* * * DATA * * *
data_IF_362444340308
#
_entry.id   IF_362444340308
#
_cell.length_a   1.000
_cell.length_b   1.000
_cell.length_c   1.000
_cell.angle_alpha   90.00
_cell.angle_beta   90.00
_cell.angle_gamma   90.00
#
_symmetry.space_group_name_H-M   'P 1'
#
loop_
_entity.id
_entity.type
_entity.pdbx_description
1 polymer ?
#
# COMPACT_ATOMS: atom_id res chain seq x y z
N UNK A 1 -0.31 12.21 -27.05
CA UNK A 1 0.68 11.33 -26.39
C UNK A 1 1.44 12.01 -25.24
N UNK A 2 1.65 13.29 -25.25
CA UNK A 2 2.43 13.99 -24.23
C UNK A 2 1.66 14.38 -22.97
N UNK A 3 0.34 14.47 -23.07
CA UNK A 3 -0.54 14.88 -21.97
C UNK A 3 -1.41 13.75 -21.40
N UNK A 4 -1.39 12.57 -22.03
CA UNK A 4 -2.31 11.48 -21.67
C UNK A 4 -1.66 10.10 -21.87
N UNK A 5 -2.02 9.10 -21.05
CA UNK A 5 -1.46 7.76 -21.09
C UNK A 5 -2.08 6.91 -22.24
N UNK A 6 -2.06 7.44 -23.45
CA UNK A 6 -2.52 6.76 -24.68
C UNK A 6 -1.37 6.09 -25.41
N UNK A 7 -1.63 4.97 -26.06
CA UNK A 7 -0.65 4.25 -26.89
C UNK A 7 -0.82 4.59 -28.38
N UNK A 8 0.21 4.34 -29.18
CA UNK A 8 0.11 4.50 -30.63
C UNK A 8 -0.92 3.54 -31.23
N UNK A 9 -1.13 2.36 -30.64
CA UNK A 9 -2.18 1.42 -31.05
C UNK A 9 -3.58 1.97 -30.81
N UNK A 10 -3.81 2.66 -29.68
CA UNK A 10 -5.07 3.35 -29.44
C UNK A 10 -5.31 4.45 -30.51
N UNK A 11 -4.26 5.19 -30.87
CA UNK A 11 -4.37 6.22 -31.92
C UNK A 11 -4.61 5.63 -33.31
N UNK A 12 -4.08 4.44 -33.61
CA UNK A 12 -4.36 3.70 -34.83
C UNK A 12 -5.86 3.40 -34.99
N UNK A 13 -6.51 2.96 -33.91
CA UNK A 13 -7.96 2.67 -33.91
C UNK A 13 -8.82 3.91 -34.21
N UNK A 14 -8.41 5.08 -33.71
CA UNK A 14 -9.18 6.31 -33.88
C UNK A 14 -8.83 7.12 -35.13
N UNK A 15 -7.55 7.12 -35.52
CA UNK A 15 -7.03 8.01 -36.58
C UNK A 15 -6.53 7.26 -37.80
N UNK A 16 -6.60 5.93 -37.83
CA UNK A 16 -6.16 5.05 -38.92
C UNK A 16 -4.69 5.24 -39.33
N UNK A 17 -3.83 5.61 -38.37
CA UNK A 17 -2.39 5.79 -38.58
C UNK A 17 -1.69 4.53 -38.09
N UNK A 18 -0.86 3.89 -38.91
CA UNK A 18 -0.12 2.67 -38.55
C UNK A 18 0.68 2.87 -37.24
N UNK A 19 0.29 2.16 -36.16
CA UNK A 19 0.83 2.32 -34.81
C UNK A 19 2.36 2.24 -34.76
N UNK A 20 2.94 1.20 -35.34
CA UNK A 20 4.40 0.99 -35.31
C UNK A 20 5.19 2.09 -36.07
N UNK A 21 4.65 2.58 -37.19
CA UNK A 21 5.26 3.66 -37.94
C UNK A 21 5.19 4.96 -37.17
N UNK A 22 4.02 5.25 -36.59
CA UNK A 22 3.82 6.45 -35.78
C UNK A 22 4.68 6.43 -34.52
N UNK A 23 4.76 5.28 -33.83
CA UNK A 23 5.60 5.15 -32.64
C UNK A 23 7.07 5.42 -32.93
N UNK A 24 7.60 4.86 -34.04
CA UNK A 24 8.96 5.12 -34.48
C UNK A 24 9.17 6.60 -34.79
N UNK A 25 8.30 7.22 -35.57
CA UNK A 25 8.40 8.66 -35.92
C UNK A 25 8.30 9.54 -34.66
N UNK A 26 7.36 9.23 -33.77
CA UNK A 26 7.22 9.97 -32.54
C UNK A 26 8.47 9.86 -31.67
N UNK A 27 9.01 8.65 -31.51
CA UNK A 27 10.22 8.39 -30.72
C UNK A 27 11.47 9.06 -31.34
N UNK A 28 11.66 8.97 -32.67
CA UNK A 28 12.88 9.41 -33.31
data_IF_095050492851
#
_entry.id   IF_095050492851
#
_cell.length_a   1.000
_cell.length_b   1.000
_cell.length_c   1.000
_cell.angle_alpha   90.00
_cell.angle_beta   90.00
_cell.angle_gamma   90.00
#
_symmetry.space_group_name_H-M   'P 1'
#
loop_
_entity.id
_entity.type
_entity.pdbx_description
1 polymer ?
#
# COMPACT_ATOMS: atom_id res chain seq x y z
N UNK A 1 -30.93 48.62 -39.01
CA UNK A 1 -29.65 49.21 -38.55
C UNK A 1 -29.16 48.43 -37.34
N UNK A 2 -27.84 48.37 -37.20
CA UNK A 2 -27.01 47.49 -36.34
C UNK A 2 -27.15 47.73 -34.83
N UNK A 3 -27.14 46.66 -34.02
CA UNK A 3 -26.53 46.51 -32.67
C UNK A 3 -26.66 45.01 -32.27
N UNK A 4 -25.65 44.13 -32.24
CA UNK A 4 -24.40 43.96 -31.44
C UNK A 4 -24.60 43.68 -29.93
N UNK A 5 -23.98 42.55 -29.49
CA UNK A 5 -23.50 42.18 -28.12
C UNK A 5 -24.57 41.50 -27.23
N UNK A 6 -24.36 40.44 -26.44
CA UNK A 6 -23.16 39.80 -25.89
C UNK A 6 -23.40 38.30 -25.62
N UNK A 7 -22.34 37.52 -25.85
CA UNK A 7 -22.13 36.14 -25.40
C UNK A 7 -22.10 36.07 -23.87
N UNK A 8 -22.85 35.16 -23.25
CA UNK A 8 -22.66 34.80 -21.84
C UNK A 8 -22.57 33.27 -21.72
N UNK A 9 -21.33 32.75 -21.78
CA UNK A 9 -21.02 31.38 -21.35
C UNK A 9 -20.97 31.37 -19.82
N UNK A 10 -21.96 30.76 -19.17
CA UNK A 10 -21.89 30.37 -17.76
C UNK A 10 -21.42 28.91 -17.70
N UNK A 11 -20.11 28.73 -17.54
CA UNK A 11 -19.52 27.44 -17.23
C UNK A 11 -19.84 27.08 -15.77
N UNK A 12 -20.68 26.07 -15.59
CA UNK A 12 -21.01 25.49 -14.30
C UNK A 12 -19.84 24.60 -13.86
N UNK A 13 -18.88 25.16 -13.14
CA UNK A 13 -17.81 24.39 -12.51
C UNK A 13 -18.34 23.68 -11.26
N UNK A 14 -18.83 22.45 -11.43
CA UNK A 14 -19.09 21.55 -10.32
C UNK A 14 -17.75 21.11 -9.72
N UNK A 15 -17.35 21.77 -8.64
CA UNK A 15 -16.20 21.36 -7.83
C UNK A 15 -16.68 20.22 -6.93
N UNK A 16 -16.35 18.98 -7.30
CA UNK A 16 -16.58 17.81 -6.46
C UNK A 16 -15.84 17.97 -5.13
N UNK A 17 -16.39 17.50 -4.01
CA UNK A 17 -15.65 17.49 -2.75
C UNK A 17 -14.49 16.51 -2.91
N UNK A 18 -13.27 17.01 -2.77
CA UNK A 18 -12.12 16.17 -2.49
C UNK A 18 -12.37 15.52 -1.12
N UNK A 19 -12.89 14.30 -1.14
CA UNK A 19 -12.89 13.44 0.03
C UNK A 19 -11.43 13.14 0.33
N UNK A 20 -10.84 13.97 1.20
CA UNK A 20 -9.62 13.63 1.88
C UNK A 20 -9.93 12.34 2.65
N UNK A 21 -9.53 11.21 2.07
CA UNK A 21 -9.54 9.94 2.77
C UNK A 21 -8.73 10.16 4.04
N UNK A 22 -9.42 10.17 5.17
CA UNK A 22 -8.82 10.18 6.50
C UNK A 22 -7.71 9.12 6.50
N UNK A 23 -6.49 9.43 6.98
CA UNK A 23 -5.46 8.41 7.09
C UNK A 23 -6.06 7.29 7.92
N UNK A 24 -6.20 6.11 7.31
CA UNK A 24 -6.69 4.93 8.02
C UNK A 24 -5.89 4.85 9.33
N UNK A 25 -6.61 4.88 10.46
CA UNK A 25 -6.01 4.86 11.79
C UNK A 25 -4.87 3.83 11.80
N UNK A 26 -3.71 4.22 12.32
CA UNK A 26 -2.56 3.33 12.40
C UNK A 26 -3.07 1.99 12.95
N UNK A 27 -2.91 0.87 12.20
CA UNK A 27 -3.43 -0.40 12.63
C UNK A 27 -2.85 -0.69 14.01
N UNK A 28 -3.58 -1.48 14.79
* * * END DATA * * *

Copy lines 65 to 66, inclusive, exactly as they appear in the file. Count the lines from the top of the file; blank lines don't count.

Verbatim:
C UNK A 15 -6.53 7.26 -37.80
N UNK A 16 -6.60 5.93 -37.83